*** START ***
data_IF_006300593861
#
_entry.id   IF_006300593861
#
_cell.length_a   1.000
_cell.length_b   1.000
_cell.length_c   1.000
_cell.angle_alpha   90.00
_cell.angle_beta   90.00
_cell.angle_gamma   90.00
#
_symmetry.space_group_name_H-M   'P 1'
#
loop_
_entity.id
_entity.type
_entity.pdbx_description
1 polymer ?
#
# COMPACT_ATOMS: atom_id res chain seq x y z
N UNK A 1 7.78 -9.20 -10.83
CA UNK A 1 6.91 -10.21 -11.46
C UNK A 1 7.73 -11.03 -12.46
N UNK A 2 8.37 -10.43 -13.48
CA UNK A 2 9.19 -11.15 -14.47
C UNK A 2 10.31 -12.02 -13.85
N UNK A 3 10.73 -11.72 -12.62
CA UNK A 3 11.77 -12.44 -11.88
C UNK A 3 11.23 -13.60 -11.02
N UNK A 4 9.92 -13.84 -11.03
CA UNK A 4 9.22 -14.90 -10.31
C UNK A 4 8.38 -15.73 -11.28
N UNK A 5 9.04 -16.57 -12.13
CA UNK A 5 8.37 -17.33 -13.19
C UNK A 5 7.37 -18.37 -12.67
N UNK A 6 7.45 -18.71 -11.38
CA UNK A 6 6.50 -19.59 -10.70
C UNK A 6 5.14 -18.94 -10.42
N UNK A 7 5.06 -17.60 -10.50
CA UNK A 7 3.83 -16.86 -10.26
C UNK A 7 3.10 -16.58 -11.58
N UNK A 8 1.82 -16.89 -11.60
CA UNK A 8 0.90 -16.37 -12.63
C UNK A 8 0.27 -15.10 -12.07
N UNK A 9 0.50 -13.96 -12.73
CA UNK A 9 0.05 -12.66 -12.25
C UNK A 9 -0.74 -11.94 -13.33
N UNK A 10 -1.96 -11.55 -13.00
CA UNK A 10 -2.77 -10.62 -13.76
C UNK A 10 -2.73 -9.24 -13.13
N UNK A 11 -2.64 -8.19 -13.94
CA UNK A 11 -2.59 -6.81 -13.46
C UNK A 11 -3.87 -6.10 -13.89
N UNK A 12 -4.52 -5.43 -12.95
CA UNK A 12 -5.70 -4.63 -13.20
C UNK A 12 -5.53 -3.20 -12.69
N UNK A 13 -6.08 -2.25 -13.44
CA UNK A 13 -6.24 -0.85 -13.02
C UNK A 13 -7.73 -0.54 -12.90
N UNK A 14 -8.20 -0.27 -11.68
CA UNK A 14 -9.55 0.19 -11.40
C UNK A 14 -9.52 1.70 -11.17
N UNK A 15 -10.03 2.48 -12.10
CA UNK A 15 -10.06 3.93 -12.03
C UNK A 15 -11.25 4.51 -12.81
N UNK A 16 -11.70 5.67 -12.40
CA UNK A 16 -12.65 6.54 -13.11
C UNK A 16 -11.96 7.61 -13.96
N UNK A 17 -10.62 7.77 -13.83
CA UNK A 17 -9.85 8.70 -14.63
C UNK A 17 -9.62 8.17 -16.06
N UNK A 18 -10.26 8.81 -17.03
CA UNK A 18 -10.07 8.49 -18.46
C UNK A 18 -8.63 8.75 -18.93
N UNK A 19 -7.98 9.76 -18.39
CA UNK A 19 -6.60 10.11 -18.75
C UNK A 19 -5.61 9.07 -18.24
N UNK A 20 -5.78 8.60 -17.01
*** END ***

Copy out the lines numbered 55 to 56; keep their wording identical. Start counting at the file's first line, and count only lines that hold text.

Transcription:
CA UNK A 12 -5.70 -4.63 -13.20
C UNK A 12 -5.53 -3.20 -12.69